Unified Search and Discovery
In LBB we always strive to provide best of user experience to explore and shop various brands and retailers. It is a platform to connect local businesses with the people and this complete journey to explore and shop is done in many different ways.
With time as LBB has exponentially grown with active users, products, content and on-boarding local businesses, the platform becomes more complex. Thereby making search and discovery an integral functionality for the user as well as for the business.
This post is divided into three major parts- Product Structure, Challenges and Solution.
LBB has 2 primary sections that completes the platform. One section is Place(home page), where user can discover new places, cafes, local retailers, events or content from multiple categories. Other section is Shop(e-commerce), where user can buy products online. Each section has it’s separate list of categories and listing.
The two sections mentioned above had their respective search bar, thereby creating a confusion in user to decide where to search. Adding to this there were multiple UX units and analytics to be handled and maintained on our end.
Hence it was important for the team to revamp the search funnel i.e. moment the user starts to type till the landing on relevant result. Thus the problem was to have an impeccable search that helps user to easily discover and reach the exact item they were looking for.
Search is a way the user talks to your platform.
There were some key user behaviour that indicated need for a unified search:
- Queries on search bar of Place section had many queries that were related to Shop. Eg: Users were typing ‘Casual Shoes’ in search bar of Place section. This was resulting in drop-offs.
- Open searches (search that is not triggered by using autocomplete suggestion) were very high as compared to the autocomplete searches, showing scope of improvement in the autocomplete suggestions.
Unified search also need a common autocomplete framework that not just handle results from both the sections but also help user easily distinguish between them.
Eg: Query like ‘Casual’ can have Place results (Casual Dining) and Shop results (Women’s Casual Shoes, Mens Casual Shoes, Women’s Casual Shirt etc.)
There were multiple prototypes that were tested within team and some of our active users. Each test aimed to make user search for a query and test how quickly and easily they can reach to the item searched.
After multiple iterations, calls and meeting up in cafes with end users our team had an autocomplete framework that works uniformly across platform assisting every query.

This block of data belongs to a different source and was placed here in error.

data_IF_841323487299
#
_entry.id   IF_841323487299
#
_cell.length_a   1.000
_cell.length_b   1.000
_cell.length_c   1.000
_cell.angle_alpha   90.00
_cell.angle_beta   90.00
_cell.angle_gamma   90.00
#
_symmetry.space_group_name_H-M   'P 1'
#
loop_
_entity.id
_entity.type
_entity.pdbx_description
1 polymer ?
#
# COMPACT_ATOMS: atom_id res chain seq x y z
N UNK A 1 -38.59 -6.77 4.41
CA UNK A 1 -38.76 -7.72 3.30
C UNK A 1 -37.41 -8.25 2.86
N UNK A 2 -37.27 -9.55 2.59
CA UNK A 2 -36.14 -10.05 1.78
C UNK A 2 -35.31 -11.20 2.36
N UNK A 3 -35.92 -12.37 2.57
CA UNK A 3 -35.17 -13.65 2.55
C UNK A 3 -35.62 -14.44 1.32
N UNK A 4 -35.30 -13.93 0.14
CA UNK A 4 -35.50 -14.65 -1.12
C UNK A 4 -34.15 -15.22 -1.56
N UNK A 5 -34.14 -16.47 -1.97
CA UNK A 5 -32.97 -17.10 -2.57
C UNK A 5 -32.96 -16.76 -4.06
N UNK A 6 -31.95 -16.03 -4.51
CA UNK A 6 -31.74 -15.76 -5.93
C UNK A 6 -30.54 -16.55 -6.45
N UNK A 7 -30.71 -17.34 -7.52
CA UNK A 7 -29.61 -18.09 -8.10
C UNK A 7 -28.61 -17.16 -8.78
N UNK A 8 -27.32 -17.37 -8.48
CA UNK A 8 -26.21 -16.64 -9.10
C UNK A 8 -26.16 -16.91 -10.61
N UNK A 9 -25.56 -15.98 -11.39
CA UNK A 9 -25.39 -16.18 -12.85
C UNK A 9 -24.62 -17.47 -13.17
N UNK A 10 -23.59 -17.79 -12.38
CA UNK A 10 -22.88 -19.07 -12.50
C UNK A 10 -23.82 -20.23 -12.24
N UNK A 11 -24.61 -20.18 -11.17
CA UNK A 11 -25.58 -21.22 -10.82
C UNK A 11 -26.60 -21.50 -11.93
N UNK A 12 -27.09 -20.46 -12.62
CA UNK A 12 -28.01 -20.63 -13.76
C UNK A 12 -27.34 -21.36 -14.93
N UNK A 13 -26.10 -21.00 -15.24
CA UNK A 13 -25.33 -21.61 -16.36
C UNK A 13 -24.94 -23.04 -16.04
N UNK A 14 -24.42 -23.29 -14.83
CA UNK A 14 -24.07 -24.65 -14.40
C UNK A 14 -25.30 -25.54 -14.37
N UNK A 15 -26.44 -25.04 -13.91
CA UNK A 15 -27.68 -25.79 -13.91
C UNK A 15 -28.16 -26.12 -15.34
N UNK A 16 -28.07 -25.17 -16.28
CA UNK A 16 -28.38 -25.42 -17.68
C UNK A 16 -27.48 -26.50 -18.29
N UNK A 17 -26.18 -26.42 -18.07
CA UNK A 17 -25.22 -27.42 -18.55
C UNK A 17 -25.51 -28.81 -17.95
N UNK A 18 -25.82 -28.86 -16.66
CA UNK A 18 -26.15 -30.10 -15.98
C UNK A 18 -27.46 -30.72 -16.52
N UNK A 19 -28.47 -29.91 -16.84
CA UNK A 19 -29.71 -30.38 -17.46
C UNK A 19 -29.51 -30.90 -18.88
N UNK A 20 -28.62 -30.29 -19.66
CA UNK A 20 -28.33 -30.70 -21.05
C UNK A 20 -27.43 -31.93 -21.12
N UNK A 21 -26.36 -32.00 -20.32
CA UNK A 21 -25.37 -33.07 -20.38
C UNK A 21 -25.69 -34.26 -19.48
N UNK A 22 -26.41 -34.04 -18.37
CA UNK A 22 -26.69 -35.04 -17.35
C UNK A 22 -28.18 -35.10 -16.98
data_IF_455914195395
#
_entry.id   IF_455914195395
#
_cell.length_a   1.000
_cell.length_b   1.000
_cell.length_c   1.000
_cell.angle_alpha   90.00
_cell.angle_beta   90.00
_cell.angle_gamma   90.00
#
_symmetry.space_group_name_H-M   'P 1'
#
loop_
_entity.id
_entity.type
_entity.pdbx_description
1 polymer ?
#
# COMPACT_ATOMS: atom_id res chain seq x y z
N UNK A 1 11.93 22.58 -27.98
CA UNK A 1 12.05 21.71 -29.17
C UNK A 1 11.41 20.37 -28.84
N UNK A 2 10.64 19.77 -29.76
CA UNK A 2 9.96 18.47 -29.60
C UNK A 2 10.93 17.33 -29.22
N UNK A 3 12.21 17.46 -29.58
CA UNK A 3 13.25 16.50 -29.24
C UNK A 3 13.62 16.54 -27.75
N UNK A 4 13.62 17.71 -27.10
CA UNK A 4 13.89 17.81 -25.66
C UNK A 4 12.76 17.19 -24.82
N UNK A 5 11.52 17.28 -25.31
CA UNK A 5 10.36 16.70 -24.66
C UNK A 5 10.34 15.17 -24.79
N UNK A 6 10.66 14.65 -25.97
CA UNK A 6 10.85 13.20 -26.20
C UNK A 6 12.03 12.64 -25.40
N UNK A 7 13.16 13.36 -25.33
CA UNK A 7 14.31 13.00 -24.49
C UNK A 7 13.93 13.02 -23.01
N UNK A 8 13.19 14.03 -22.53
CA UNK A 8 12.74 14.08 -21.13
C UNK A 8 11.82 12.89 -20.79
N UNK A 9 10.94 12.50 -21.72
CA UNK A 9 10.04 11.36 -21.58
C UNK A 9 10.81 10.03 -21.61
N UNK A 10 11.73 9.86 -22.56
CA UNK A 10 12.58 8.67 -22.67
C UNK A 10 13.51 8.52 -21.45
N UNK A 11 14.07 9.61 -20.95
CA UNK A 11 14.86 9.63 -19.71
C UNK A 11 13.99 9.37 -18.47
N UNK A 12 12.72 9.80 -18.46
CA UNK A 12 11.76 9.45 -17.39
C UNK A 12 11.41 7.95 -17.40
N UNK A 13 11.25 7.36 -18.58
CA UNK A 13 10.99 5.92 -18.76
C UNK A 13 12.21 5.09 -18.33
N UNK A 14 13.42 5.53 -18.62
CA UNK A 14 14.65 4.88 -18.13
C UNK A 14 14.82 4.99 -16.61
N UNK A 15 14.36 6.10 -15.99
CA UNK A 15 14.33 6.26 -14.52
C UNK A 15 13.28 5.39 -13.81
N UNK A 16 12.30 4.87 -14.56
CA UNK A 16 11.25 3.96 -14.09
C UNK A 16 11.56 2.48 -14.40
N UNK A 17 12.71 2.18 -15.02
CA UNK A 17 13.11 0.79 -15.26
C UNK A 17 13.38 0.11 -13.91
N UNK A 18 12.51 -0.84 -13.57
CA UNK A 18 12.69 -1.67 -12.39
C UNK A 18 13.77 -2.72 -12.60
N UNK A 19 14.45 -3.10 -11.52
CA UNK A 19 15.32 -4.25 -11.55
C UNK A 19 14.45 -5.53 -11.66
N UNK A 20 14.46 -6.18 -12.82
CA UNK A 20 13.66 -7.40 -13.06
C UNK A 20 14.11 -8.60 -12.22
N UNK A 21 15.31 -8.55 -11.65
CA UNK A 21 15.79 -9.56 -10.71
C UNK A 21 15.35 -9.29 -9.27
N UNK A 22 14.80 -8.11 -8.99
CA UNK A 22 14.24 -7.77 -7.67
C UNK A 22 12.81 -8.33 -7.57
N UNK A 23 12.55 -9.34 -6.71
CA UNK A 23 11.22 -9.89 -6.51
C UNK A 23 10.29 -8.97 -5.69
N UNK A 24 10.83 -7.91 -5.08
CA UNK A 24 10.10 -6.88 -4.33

Now unified search was solving first part of the problem of triggering one common search across all sections, but there was a second part in the search funnel i.e. channelizing the search to the relevant landing page. This becomes important in case of open searches where we don’t know the intent of the user.
Eg: Open search like ‘Coffee’ can be triggered to see results either in Places(coffee shops, coffee makers etc.) or in Shop(Coffee printed shirts, coffee coloured dress etc.)
To handle this problem, we introduced a new page - Disambiguation Page.
This page handled cases specifically for open searches. As user is able to search all the sections across platform, any open search takes the user to the disambiguation page.
The page helped user to channelize their intent of search to a particular section. What looks like a mere choice to select the section in app, triggers the type of search indexing(Place or Shop) in the backend.
Since search funnel is a type where users want to spend least time and land to the relevant result as soon as possible! Hence to make it further clear and fast, a glimpse of top 3 results with images are shown in the disambiguation page. Our users love images! They could access either directly the result or see the list of results related to the query search.
Better the results → Faster the user reaches the item searched → Better user experience.
Relevancy of Results
As mentioned above there are two different search indexing that we use, one for each section- Place and Shop. Indexing used depends upon the user’s type of selection in the disambiguation page.
Each of the indexes has a list of attributes and each attribute has a defined score depending on the priority. As the user searches a query, these attributes with their respective score provide a sum of score called as relevance score. We use this score to rank the results.
With all these iterations, testing and processes, unified search was introduced to refine the search funnel. As LBB further grows in conjunction with rapidly changing market, feature like search serves as an integral base to the whole ecosystem to evolve further.
Will talk more about the new and exciting features in the future posts.
ABC. Always be clappin’